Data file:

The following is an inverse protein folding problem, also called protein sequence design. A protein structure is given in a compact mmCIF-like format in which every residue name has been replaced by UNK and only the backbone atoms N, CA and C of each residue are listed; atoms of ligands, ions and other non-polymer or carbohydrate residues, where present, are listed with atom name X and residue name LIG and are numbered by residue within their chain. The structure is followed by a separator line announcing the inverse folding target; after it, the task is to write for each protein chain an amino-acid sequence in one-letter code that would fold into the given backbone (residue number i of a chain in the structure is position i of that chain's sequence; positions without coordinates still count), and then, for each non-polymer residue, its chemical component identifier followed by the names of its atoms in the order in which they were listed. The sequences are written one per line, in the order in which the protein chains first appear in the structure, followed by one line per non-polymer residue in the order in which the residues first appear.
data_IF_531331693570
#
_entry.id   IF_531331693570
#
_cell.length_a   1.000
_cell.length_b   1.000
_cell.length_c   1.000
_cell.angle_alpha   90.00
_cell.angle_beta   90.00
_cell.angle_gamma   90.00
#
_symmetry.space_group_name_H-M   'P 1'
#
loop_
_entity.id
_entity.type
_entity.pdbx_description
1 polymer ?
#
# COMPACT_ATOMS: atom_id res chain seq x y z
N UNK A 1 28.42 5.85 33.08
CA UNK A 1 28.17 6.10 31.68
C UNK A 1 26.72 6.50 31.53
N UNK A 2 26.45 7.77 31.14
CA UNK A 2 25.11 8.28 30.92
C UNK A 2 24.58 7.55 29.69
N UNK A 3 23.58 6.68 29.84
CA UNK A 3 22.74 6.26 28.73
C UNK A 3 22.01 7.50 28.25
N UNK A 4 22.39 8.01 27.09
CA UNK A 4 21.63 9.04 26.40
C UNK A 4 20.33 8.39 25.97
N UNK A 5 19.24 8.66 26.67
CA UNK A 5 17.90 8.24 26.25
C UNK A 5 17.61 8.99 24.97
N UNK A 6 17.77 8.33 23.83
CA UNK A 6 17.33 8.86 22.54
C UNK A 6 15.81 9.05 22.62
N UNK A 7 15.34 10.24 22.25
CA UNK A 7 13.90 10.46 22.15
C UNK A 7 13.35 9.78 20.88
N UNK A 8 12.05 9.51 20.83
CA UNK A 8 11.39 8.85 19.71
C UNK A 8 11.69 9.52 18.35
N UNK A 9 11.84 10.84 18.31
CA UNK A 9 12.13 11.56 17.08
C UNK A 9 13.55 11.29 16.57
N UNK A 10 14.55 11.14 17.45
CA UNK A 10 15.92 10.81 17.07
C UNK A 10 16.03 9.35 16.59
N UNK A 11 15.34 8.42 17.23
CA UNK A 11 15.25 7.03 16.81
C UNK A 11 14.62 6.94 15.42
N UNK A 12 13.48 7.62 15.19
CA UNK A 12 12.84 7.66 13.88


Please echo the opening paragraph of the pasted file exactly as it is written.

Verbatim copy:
The following is an inverse protein folding problem, also called protein sequence design. A protein structure is given in a compact mmCIF-like format in which every residue name has been replaced by UNK and only the backbone atoms N, CA and C of each residue are listed; atoms of ligands, ions and other non-polymer or carbohydrate residues, where present, are listed with atom name X and residue name LIG and are numbered by residue within their chain. The structure is followed by a separator line announcing the inverse folding target; after it, the task is to write for each protein chain an amino-acid sequence in one-letter code that would fold into the given backbone (residue number i of a chain in the structure is position i of that chain's sequence; positions without coordinates still count), and then, for each non-polymer residue, its chemical component identifier followed by the names of its atoms in the order in which they were listed. The sequences are written one per line, in the order in which the protein chains first appear in the structure, followed by one line per non-polymer residue in the order in which the residues first appear.